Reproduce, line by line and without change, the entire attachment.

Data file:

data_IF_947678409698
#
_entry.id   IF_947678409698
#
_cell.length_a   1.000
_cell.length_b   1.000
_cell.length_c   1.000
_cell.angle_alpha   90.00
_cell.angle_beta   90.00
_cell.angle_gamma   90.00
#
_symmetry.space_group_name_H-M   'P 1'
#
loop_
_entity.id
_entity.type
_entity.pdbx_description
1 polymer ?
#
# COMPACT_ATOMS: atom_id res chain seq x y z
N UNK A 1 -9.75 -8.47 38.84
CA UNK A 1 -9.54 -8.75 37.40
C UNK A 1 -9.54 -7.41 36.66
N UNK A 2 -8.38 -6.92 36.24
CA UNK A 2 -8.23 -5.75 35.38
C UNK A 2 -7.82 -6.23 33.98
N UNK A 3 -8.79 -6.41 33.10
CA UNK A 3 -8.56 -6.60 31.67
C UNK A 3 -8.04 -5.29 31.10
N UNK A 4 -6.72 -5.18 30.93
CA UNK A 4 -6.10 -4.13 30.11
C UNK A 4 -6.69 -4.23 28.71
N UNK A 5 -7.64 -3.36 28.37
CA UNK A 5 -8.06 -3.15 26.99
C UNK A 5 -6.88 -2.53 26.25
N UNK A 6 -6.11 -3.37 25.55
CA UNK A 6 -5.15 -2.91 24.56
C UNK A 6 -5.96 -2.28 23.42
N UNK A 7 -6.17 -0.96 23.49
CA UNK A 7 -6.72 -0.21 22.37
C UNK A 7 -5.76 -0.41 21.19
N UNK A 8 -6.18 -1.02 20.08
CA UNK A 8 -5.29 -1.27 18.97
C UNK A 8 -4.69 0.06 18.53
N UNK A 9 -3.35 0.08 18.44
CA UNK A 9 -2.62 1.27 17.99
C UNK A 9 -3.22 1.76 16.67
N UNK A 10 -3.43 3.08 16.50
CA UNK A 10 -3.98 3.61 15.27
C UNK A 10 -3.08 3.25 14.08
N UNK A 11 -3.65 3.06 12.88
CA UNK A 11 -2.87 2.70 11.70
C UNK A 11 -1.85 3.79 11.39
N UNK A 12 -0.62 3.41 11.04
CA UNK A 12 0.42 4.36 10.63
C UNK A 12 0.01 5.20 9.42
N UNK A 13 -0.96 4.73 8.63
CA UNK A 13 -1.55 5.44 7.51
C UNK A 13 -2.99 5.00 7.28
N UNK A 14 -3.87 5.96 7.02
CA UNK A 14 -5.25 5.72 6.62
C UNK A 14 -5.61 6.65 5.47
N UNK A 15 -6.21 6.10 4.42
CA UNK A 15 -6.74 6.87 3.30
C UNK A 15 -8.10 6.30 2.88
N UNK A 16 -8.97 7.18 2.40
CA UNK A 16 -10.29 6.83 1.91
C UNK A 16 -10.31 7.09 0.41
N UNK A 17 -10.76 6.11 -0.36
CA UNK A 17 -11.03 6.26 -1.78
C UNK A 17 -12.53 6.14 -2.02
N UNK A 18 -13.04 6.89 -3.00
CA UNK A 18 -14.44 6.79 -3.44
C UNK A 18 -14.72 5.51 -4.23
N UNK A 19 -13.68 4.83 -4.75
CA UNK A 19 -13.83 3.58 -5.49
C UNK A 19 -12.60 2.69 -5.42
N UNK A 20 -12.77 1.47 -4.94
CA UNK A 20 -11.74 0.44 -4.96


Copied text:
data_IF_947678409698
#
_entry.id   IF_947678409698
#
_cell.length_a   1.000
_cell.length_b   1.000
_cell.length_c   1.000
_cell.angle_alpha   90.00
_cell.angle_beta   90.00
_cell.angle_gamma   90.00
#
_symmetry.space_group_name_H-M   'P 1'
#
loop_
_entity.id
_entity.type
_entity.pdbx_description
1 polymer ?
#
# COMPACT_ATOMS: atom_id res chain seq x y z
N UNK A 1 -9.75 -8.47 38.84
CA UNK A 1 -9.54 -8.75 37.40
C UNK A 1 -9.54 -7.41 36.66
N UNK A 2 -8.38 -6.92 36.24
CA UNK A 2 -8.23 -5.75 35.38
C UNK A 2 -7.82 -6.23 33.98
N UNK A 3 -8.79 -6.41 33.10
CA UNK A 3 -8.56 -6.60 31.67
C UNK A 3 -8.04 -5.29 31.10
N UNK A 4 -6.72 -5.18 30.93
CA UNK A 4 -6.10 -4.13 30.11
C UNK A 4 -6.69 -4.23 28.71
N UNK A 5 -7.64 -3.36 28.37
CA UNK A 5 -8.06 -3.15 26.99
C UNK A 5 -6.88 -2.53 26.25
N UNK A 6 -6.11 -3.37 25.55
CA UNK A 6 -5.15 -2.91 24.56
C UNK A 6 -5.96 -2.28 23.42
N UNK A 7 -6.17 -0.96 23.49
CA UNK A 7 -6.72 -0.21 22.37
C UNK A 7 -5.76 -0.41 21.19
N UNK A 8 -6.18 -1.02 20.08
CA UNK A 8 -5.29 -1.27 18.97
C UNK A 8 -4.69 0.06 18.53
N UNK A 9 -3.35 0.08 18.44
CA UNK A 9 -2.62 1.27 17.99
C UNK A 9 -3.22 1.76 16.67
N UNK A 10 -3.43 3.08 16.50
CA UNK A 10 -3.98 3.61 15.27
C UNK A 10 -3.08 3.25 14.08
N UNK A 11 -3.65 3.06 12.88
CA UNK A 11 -2.87 2.70 11.70
C UNK A 11 -1.85 3.79 11.39
N UNK A 12 -0.62 3.41 11.04
CA UNK A 12 0.42 4.36 10.63
C UNK A 12 0.01 5.20 9.42
N UNK A 13 -0.96 4.73 8.63
CA UNK A 13 -1.55 5.44 7.51
C UNK A 13 -2.99 5.00 7.28
N UNK A 14 -3.87 5.96 7.02
CA UNK A 14 -5.25 5.72 6.62
C UNK A 14 -5.61 6.65 5.47
N UNK A 15 -6.21 6.10 4.42
CA UNK A 15 -6.74 6.87 3.30
C UNK A 15 -8.10 6.30 2.88
N UNK A 16 -8.97 7.18 2.40
CA UNK A 16 -10.29 6.83 1.91
C UNK A 16 -10.31 7.09 0.41
N UNK A 17 -10.76 6.11 -0.36
CA UNK A 17 -11.03 6.26 -1.78
C UNK A 17 -12.53 6.14 -2.02
N UNK A 18 -13.04 6.89 -3.00
CA UNK A 18 -14.44 6.79 -3.44
C UNK A 18 -14.72 5.51 -4.23
N UNK A 19 -13.68 4.83 -4.75
CA UNK A 19 -13.83 3.58 -5.49
C UNK A 19 -12.60 2.69 -5.42
N UNK A 20 -12.77 1.47 -4.94
CA UNK A 20 -11.74 0.44 -4.96